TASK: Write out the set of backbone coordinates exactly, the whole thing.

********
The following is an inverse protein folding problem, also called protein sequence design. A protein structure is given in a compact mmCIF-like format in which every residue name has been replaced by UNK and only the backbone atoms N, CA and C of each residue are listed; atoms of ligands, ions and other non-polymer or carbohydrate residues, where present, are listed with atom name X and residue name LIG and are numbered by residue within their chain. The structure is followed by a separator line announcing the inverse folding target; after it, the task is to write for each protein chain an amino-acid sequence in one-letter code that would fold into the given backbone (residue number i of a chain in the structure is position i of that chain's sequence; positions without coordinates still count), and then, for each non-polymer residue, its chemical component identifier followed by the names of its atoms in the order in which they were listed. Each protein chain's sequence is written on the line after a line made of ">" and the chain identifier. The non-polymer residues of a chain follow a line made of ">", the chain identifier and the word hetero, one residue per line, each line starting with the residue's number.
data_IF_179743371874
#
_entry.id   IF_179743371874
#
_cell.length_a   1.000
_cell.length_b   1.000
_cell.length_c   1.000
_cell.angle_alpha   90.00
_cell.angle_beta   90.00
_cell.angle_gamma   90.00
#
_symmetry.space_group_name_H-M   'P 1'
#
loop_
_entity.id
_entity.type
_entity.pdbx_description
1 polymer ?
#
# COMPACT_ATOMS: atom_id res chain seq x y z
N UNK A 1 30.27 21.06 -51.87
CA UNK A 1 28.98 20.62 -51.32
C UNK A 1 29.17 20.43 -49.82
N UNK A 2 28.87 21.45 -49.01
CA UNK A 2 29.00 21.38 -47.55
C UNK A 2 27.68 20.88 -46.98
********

The following is an inverse protein folding problem, also called protein sequence design. A protein structure is given in a compact mmCIF-like format in which every residue name has been replaced by UNK and only the backbone atoms N, CA and C of each residue are listed; atoms of ligands, ions and other non-polymer or carbohydrate residues, where present, are listed with atom name X and residue name LIG and are numbered by residue within their chain. The structure is followed by a separator line announcing the inverse folding target; after it, the task is to write for each protein chain an amino-acid sequence in one-letter code that would fold into the given backbone (residue number i of a chain in the structure is position i of that chain's sequence; positions without coordinates still count), and then, for each non-polymer residue, its chemical component identifier followed by the names of its atoms in the order in which they were listed. Each protein chain's sequence is written on the line after a line made of ">" and the chain identifier. The non-polymer residues of a chain follow a line made of ">", the chain identifier and the word hetero, one residue per line, each line starting with the residue's number.
data_IF_179743371874
#
_entry.id   IF_179743371874
#
_cell.length_a   1.000
_cell.length_b   1.000
_cell.length_c   1.000
_cell.angle_alpha   90.00
_cell.angle_beta   90.00
_cell.angle_gamma   90.00
#
_symmetry.space_group_name_H-M   'P 1'
#
loop_
_entity.id
_entity.type
_entity.pdbx_description
1 polymer ?
#
# COMPACT_ATOMS: atom_id res chain seq x y z
N UNK A 1 30.27 21.06 -51.87
CA UNK A 1 28.98 20.62 -51.32
C UNK A 1 29.17 20.43 -49.82
N UNK A 2 28.87 21.45 -49.01
CA UNK A 2 29.00 21.38 -47.55
C UNK A 2 27.68 20.88 -46.98